Having recently completed the brief adventure platformer Stray, I was struck by how much the ending reminded me of Portal 2’s conclusion. Following on from this, I started realising how much the entire premise of Stray reminded me of that of Portal – not just narrative-wise but also how the game world is presented to the protagonist, and consequently the player.
The stories of both Stray and Portal are dystopian, both a reflection of human society gone astray. While both worlds reached their decrepit state through different means, the outcome is still the same. Dystopia is nothing new in storytelling, so much so in the literary world that dystopia is its own fully-fledged genre. Likewise, for gaming, various forms of dystopia have long been a popular premise. Half-Life‘s alien-totalitarian City 17, BioShock‘s heartless libertarian paradise Rapture, and Fallout‘s post-apocalyptic society are all high-profile examples.
So, what ties Portal and Stray together specifically? Put simply, both games give you that foreboding sense of feeling trapped. Then, at their respective conclusions, both games instil a sudden burst of freedom, almost like everything you just went through was worth it for that one decisive moment.
Chell is trapped in the decaying remains of the Aperture Science facility by the sardonic artificial superintelligence GLaDOS, who is intent on using her for testing purposes. The titular Stray meanwhile, has fallen several levels within Walled City 99 to an unfamiliar and dangerous world.
- ALSO READ – Stray Review
While the stray’s prison is less confined than Chell’s unfortunate circumstances, a powerful need to escape is imbued in both protagonists. For the stray, the robot companion B-12 guides your paws right from the very beginning of the game. B-12 is driven by a need to see the outside world as he regains his memory, and the cat is the one who ultimately sees this goal to its completion.
Chell is guided as well, her first escape was out of necessity as she flees GLaDOS’ attempt to dispose of her, but the second time around, the discarded personality core Wheatley plays a big part in shaping Chell’s motivations. Though Wheatley and Chell don’t stay friendly for long, the comedic deuteragonist acts as a voice for the silent protagonist’s motivations.
Both Portal 2 and Stray play out in a similar manner, the player is imprisoned from the outset and the rest of the game is a series of steps towards escape. The sense of confinement is compounded by the lack of fresh air and sunlight present in Aperture and Walled City 99. It doesn’t matter how large the two locations are in reality, without access to nature, they are both prisons.
Both Chell and the stray are silent protagonists; they don’t vocalise their need to escape themselves but instead, express it through their actions. This is a more challenging way of exploring a narrative, but one that can be even more rewarding as the player projects their own traits onto the characters.
Chell never verbally explains that she wishes to leave the testing program, she never does anything explicit that would make the player feel sympathy for her. But regardless, we’re all happy to see Chell escape at the end of Portal 2. The cat doesn’t say a word (unless meowing counts), but who can help themselves from feeling a sense of pride when he steps out of the Walled City?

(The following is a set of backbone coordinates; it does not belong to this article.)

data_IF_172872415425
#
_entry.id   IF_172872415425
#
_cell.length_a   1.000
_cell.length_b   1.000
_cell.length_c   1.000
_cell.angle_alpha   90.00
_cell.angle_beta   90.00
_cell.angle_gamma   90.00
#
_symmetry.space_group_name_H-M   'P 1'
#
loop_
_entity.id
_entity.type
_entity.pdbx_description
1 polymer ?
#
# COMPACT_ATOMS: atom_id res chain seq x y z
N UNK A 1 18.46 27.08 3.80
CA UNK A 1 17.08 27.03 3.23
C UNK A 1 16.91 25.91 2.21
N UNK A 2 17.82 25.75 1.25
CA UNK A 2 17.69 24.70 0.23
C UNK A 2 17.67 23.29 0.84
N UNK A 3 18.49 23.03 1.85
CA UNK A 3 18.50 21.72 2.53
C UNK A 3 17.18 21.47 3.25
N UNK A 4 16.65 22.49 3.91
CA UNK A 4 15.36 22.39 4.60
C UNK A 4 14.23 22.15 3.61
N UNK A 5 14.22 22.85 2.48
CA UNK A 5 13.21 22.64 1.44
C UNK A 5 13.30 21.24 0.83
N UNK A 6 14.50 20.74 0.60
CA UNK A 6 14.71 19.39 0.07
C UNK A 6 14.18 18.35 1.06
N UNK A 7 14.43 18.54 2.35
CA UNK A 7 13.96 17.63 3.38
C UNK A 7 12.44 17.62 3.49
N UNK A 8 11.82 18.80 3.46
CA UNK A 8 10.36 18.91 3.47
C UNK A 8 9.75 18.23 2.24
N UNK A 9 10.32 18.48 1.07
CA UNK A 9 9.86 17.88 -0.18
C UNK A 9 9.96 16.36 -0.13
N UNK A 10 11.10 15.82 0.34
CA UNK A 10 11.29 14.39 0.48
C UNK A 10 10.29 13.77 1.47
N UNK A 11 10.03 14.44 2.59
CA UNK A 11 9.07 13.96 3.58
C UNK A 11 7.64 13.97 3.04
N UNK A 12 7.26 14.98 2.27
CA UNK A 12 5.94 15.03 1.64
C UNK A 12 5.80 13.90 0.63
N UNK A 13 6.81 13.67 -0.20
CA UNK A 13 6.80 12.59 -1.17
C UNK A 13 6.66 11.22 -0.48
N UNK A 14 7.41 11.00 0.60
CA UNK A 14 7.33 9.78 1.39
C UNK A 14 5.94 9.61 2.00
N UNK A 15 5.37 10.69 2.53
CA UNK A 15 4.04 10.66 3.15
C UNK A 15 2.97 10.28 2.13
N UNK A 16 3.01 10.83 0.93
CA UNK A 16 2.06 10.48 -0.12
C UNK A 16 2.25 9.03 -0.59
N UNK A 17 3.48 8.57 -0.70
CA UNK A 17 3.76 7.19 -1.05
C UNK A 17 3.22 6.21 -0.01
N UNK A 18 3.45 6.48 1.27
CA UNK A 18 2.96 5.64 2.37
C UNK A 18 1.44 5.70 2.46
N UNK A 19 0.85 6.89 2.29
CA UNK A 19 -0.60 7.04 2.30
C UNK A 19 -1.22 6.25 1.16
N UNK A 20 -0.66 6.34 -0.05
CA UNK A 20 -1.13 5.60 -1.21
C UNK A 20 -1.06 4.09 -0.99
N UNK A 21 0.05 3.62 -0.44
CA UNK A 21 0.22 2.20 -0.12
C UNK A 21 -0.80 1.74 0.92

But let’s return to why this comparison clicked in my head in the first place: that incredible sense of freedom that both Stray and Portal 2 give you when you see them through to the end. When GLaDOS places Chell on the elevator out of Aperture, the sound of birds tweeting greets the player before they can even see the outside world. The clear blue sky and the wheat fields as far as the eye can see are the perfect representation of what you’ve worked so hard for – the ultimate sense of freedom. With the sun overhead and a fresh breeze in the air – you can’t feel it, but you just know it’s there – you feel like you can go anywhere and do anything. Chell is finally free. Though, if the Combine from Half-Life is still in charge on Earth, that freedom could be a poisoned chalice.
The Stray ending plays out a bit slower, as you’re able to observe the opening-up of Walled City 99. You witness the sunlight pierce even the depths of the city, wiping out the companion-eating Zurks in the process. As you approach the overgrown exit of the city with the light beaming in the door, a sense of excitement builds. Upon reaching the outside, the camera moves backwards and the cat turns and stares at it. They’re looking at you, they’re thankful, but the outside is not for you to see, it’s for them to experience. You’ve earned the cat its freedom but you can go no further. It’s a proud moment.
Though the games are dissimilar in genre and even broader narrative, both Portal 2 and Stray have endings that paint the natural world as freedom itself. Their respective technologically-charged worlds were captivating and well-designed, but the ultimate goal is to return to nature. Both Chell and the stray achieved their goals, and we, the player, were able to achieve it with them, even if we ourselves never got to experience that freedom through their eyes.